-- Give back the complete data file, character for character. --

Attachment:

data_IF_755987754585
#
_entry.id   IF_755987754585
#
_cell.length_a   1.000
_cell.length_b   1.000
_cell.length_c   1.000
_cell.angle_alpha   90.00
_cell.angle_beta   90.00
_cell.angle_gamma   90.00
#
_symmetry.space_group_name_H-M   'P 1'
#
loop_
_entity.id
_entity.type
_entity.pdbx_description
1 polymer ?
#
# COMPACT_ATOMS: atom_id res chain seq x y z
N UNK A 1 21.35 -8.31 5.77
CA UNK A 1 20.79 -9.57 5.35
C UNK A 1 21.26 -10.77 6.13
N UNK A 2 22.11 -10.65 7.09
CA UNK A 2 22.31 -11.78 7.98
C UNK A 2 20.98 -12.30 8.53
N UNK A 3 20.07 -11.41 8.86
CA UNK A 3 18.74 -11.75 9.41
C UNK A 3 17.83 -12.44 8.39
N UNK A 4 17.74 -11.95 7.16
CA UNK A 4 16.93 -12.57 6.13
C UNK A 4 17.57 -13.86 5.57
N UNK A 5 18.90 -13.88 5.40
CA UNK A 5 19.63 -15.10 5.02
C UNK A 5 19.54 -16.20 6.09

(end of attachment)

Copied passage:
data_IF_755987754585
#
_entry.id   IF_755987754585
#
_cell.length_a   1.000
_cell.length_b   1.000
_cell.length_c   1.000
_cell.angle_alpha   90.00
_cell.angle_beta   90.00
_cell.angle_gamma   90.00
#
_symmetry.space_group_name_H-M   'P 1'
#
loop_
_entity.id
_entity.type
_entity.pdbx_description
1 polymer ?
#
# COMPACT_ATOMS: atom_id res chain seq x y z
N UNK A 1 21.35 -8.31 5.77
CA UNK A 1 20.79 -9.57 5.35
C UNK A 1 21.26 -10.77 6.13
N UNK A 2 22.11 -10.65 7.09
CA UNK A 2 22.31 -11.78 7.98
C UNK A 2 20.98 -12.30 8.53
N UNK A 3 20.07 -11.41 8.86
CA UNK A 3 18.74 -11.75 9.41
C UNK A 3 17.83 -12.44 8.39
N UNK A 4 17.74 -11.95 7.16
CA UNK A 4 16.93 -12.57 6.13
C UNK A 4 17.57 -13.86 5.57
N UNK A 5 18.90 -13.88 5.40
CA UNK A 5 19.63 -15.10 5.02
C UNK A 5 19.54 -16.20 6.09